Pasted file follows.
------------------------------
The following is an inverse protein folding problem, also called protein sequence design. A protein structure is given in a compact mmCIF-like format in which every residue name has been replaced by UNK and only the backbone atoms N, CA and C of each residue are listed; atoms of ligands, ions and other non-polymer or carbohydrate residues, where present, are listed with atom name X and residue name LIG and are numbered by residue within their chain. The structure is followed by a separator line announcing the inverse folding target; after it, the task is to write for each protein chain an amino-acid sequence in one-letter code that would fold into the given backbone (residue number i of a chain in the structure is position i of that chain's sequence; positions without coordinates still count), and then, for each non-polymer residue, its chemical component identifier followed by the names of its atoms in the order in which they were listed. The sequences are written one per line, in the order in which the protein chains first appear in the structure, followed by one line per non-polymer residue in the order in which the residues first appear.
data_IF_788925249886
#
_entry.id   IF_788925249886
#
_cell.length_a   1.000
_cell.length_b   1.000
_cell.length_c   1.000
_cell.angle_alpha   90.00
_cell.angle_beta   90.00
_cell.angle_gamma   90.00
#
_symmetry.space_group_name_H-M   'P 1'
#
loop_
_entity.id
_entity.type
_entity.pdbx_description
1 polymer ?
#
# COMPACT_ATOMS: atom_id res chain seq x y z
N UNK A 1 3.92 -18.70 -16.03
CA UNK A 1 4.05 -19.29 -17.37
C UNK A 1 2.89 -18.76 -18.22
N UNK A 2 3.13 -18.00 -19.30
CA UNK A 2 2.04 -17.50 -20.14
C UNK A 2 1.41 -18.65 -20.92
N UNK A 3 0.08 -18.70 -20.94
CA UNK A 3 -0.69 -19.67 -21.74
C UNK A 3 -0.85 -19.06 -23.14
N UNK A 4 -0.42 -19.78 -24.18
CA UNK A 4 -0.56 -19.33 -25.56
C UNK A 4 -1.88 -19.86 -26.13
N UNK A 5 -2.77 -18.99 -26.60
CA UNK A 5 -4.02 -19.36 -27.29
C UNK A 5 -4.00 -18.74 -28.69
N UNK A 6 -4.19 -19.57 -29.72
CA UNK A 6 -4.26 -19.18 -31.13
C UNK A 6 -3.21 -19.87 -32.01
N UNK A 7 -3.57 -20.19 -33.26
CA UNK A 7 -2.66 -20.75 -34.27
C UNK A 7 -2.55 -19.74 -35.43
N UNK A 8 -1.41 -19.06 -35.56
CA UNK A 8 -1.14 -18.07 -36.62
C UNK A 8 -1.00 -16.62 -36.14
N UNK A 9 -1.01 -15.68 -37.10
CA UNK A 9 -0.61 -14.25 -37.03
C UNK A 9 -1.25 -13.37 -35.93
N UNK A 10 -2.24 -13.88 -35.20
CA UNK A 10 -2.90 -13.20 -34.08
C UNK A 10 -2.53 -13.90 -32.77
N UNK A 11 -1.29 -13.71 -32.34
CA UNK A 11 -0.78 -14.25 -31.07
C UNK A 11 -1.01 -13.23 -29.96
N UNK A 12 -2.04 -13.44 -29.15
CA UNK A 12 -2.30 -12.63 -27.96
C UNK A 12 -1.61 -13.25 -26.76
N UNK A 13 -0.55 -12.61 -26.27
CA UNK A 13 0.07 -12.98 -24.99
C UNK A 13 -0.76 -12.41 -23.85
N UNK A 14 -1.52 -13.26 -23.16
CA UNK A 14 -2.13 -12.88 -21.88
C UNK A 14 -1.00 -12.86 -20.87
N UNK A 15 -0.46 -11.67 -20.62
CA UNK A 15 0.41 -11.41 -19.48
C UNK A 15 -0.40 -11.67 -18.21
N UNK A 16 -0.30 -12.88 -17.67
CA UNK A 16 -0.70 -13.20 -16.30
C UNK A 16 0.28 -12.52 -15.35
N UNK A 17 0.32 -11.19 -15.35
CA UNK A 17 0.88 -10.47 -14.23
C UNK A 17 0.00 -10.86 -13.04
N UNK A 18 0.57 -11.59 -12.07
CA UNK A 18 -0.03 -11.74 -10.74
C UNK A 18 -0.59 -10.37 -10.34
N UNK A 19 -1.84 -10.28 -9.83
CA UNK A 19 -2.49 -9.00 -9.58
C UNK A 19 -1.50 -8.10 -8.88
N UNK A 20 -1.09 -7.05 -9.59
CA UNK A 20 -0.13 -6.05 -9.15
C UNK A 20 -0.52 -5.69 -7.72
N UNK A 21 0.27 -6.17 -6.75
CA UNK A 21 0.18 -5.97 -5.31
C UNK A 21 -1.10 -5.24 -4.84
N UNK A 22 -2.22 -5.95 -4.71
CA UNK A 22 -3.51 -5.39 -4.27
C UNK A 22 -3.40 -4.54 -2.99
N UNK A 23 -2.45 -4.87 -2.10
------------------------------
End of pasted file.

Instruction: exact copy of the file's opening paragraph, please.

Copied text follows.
The following is an inverse protein folding problem, also called protein sequence design. A protein structure is given in a compact mmCIF-like format in which every residue name has been replaced by UNK and only the backbone atoms N, CA and C of each residue are listed; atoms of ligands, ions and other non-polymer or carbohydrate residues, where present, are listed with atom name X and residue name LIG and are numbered by residue within their chain. The structure is followed by a separator line announcing the inverse folding target; after it, the task is to write for each protein chain an amino-acid sequence in one-letter code that would fold into the given backbone (residue number i of a chain in the structure is position i of that chain's sequence; positions without coordinates still count), and then, for each non-polymer residue, its chemical component identifier followed by the names of its atoms in the order in which they were listed. The sequences are written one per line, in the order in which the protein chains first appear in the structure, followed by one line per non-polymer residue in the order in which the residues first appear.